When to kick against stimming as a coping mechanism for autism

Stimming is healthy for autistic kids

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Photo Credit: Peshkova/iStock Photo

You’ve probably heard it before that it’s wrong to stop an autistic kid from stimming. If that’s what he likes to do, why not just allow him? Autistic kids, as we know them, are kids who struggle to cope, communicate, and interact socially. In most severe cases, some might even avoid company or maintaining eye contact with people.

So, if flapping their hands, pacing up and down, pulling their hair, chewing their nails, or blinking their eyes repeatedly is what keeps them distracted from the sensory overload they’re dealing with why not just let them continue doing so?

Well, if you also belong to this school of thought, you’re not completely wrong.

All stims are not created equal

Due to the issue of anxiety in children with autism, there’s been a growing case of stimming behavior, as the CEO of Autism Parenting Magazine confirmed, “Children are experiencing a large increase in “stimming behavior” and anxiety in children with autism.”

And to cope with these anxieties, many of them turn to stimming.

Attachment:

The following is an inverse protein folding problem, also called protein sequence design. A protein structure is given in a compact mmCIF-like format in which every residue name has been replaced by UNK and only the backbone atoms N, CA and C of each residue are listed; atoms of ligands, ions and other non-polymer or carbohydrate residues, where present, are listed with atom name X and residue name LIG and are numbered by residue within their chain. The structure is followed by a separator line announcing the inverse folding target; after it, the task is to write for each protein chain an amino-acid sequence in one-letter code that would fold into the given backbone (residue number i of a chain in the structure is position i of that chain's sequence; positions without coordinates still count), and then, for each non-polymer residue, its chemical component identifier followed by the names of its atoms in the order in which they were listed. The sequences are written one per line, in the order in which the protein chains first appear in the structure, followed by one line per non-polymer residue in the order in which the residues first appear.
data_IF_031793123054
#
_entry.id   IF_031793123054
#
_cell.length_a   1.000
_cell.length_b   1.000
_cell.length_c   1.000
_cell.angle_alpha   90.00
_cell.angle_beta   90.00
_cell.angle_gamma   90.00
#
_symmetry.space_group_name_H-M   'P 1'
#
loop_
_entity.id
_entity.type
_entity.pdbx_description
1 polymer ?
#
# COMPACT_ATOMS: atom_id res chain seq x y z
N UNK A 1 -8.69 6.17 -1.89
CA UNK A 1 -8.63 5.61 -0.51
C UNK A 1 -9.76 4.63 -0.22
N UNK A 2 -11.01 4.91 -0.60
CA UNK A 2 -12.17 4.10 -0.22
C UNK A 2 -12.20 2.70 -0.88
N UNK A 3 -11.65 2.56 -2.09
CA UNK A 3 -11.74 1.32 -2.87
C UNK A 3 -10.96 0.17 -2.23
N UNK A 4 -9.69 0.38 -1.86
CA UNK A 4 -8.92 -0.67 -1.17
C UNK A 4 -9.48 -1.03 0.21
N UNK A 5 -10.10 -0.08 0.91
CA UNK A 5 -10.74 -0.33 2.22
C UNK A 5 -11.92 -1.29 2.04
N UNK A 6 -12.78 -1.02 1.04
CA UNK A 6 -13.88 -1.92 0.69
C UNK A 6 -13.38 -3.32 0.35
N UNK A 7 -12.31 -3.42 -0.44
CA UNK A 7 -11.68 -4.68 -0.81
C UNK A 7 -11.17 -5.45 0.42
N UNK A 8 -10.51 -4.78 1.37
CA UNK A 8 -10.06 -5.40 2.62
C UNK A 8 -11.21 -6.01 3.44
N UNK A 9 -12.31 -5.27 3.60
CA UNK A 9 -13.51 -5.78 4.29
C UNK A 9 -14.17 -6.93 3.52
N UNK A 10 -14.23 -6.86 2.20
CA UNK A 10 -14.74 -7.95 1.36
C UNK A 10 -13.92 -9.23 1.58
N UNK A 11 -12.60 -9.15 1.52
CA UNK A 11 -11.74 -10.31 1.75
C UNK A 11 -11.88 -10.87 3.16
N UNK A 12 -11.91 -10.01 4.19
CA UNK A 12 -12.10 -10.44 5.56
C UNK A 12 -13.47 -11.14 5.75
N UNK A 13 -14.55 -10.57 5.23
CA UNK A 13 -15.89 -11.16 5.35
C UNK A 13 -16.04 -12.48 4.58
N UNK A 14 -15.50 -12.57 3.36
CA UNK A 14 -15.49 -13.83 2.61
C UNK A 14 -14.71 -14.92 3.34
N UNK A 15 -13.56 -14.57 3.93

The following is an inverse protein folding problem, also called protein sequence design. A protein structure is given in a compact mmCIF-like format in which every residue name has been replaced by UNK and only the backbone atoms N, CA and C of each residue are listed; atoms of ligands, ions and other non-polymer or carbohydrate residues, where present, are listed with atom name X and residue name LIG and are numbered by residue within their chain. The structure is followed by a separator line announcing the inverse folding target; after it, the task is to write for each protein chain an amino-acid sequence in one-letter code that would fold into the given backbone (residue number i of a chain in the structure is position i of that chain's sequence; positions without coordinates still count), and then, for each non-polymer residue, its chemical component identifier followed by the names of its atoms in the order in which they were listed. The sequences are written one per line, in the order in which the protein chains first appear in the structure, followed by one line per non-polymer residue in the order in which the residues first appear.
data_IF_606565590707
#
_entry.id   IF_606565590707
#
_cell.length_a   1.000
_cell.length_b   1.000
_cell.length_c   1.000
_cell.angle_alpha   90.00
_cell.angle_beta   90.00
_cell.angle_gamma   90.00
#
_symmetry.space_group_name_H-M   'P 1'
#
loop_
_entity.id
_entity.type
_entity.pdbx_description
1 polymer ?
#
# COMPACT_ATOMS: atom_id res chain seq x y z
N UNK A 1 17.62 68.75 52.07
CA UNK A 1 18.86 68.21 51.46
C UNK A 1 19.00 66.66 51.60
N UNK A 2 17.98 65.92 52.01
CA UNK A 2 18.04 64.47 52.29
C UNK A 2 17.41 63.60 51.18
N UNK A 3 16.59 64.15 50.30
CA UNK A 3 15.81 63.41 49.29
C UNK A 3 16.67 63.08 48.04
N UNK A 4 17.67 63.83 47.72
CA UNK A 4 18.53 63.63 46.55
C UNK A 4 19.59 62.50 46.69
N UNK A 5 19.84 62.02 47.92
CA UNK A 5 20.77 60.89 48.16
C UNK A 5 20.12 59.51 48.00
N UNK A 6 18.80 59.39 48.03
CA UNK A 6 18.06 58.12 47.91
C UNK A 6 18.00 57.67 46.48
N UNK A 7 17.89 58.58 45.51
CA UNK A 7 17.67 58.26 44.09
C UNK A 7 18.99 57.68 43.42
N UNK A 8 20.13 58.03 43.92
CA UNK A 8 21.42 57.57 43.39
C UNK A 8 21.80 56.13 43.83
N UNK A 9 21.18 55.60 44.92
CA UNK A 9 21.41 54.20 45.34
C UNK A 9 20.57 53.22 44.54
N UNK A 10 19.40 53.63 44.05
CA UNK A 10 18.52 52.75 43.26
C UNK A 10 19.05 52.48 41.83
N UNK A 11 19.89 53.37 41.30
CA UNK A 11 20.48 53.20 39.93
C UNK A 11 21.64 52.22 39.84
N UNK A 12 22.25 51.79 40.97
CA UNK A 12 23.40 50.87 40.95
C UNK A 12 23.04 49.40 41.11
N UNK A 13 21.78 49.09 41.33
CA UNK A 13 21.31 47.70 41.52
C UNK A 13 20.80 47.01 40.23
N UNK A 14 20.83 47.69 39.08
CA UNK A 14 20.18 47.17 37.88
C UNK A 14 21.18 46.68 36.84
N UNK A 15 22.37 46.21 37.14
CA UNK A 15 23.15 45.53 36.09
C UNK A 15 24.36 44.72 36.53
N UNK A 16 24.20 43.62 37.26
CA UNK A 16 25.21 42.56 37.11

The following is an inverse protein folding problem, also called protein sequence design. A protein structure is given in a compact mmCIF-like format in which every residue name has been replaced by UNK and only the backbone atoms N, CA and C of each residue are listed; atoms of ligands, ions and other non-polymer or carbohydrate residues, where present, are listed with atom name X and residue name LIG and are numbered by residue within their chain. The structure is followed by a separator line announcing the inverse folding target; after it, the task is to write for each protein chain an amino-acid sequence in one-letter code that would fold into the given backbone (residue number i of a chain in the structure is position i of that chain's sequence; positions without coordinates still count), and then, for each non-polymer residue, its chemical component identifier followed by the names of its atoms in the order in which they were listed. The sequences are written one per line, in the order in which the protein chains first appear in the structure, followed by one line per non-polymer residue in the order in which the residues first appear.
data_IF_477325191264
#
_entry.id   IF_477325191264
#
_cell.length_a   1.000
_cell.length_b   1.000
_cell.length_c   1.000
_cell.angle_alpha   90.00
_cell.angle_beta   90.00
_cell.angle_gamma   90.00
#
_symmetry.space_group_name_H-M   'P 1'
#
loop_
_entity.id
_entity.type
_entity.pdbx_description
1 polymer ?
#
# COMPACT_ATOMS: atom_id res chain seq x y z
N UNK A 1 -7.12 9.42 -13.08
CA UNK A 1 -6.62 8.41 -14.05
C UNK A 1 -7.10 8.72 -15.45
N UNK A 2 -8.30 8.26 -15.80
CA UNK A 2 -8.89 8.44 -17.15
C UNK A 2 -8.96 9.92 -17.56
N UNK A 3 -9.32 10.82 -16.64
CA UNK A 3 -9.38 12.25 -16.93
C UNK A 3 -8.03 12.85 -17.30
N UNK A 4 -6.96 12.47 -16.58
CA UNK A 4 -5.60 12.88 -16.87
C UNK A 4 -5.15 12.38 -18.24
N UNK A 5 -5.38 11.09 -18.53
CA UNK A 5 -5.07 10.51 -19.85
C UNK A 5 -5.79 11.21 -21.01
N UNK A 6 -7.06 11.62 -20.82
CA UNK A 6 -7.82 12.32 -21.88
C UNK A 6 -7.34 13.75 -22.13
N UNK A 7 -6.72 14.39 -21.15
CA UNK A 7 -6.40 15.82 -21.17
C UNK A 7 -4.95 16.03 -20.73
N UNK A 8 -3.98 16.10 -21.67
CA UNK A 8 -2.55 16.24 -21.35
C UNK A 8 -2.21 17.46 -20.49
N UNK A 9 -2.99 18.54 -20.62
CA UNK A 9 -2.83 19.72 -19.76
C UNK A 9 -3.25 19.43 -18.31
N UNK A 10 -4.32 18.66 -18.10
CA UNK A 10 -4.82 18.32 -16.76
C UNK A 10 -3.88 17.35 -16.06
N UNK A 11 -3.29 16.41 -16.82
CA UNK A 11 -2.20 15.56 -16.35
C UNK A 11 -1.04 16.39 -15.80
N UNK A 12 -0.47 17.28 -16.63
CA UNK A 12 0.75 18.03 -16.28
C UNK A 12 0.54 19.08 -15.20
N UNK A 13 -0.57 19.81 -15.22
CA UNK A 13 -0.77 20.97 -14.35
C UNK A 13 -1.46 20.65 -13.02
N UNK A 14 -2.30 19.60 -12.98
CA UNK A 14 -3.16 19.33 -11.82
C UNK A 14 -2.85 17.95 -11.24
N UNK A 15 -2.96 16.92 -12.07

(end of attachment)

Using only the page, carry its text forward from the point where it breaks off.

But what happens when the stim your kid is using as a coping mechanism for autism becomes destructive? What happens when what is supposed to help him maintain focus is becoming a danger to him? Would you still allow that?

Of course not!

Parents no longer let stimming slide; they seek help

Unfortunately, dangerous and unhealthy stimming is now becoming a prevalent issue in our society. And as you might have guessed, most parents are now feeling the heat of having kids who injure themselves and others around them.

According to the CEO of Autism Parenting Magazine, “there has been a large increase in parents seeking help for their child during these difficult times.”

These parents are seeking help because, apparently stimming is now becoming a danger rather than a coping mechanism.

When to kick against stimming as a coping mechanism for autism

As a parent or a guardian of an autistic kid, the onus is on you to help your child get over their stims once it’s obvious that such stims are dangerous and injurious to them.

Generally speaking, unhealthy stims can be classified under two major umbrellas, which are:

  • Overload
  • Bad Habits

Overload

These are the kinds of stims exhibited by kids who are trying to drown out everything else around them. Autistic kids exhibit overload stimming because they want to completely block out their overload or source of anxiety. Common examples of overload stimming include:

  • Headbanging, especially against harmful surfaces
  • Biting, scratching, and nipping areas of the body
  • Hitting oneself or throwing oneself against harmful surfaces
  • Tearing or pulling one’s hair
  • And any other kind of injurious behavior that happens suddenly and forcefully.

Bad habits

These are the kinds of stims that are exhibited in a slow, gradual way, but which – if left uncontrolled – have the potential to cause serious damages. They include: